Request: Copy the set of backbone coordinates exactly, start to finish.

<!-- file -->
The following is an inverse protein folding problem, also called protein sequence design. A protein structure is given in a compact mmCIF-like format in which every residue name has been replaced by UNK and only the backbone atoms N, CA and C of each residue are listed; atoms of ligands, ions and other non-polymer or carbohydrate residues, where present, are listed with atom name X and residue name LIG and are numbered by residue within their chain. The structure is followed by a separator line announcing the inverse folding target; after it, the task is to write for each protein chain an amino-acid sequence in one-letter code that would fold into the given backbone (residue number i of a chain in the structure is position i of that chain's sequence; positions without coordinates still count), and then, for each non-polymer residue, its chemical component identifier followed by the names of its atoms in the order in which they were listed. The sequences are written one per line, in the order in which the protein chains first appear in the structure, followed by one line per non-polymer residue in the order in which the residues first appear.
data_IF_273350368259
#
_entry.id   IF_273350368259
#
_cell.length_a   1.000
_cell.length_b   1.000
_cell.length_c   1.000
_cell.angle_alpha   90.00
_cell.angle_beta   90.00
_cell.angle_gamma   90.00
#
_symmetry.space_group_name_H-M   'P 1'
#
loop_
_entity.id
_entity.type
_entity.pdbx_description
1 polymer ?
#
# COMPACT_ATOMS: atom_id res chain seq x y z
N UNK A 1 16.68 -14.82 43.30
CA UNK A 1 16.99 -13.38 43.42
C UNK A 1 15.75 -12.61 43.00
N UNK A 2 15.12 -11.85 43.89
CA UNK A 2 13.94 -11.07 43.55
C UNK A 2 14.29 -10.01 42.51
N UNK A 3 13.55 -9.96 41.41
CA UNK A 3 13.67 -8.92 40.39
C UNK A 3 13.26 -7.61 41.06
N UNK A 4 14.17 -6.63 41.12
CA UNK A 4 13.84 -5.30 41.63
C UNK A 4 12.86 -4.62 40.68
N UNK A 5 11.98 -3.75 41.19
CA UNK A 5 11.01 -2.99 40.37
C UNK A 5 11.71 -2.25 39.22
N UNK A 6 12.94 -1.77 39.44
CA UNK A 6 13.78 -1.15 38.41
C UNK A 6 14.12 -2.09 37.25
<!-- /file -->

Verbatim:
The following is an inverse protein folding problem, also called protein sequence design. A protein structure is given in a compact mmCIF-like format in which every residue name has been replaced by UNK and only the backbone atoms N, CA and C of each residue are listed; atoms of ligands, ions and other non-polymer or carbohydrate residues, where present, are listed with atom name X and residue name LIG and are numbered by residue within their chain. The structure is followed by a separator line announcing the inverse folding target; after it, the task is to write for each protein chain an amino-acid sequence in one-letter code that would fold into the given backbone (residue number i of a chain in the structure is position i of that chain's sequence; positions without coordinates still count), and then, for each non-polymer residue, its chemical component identifier followed by the names of its atoms in the order in which they were listed. The sequences are written one per line, in the order in which the protein chains first appear in the structure, followed by one line per non-polymer residue in the order in which the residues first appear.
data_IF_273350368259
#
_entry.id   IF_273350368259
#
_cell.length_a   1.000
_cell.length_b   1.000
_cell.length_c   1.000
_cell.angle_alpha   90.00
_cell.angle_beta   90.00
_cell.angle_gamma   90.00
#
_symmetry.space_group_name_H-M   'P 1'
#
loop_
_entity.id
_entity.type
_entity.pdbx_description
1 polymer ?
#
# COMPACT_ATOMS: atom_id res chain seq x y z
N UNK A 1 16.68 -14.82 43.30
CA UNK A 1 16.99 -13.38 43.42
C UNK A 1 15.75 -12.61 43.00
N UNK A 2 15.12 -11.85 43.89
CA UNK A 2 13.94 -11.07 43.55
C UNK A 2 14.29 -10.01 42.51
N UNK A 3 13.55 -9.96 41.41
CA UNK A 3 13.67 -8.92 40.39
C UNK A 3 13.26 -7.61 41.06
N UNK A 4 14.17 -6.63 41.12
CA UNK A 4 13.84 -5.30 41.63
C UNK A 4 12.86 -4.62 40.68
N UNK A 5 11.98 -3.75 41.19
CA UNK A 5 11.01 -2.99 40.37
C UNK A 5 11.71 -2.25 39.22
N UNK A 6 12.94 -1.77 39.44
CA UNK A 6 13.78 -1.15 38.41
C UNK A 6 14.12 -2.09 37.25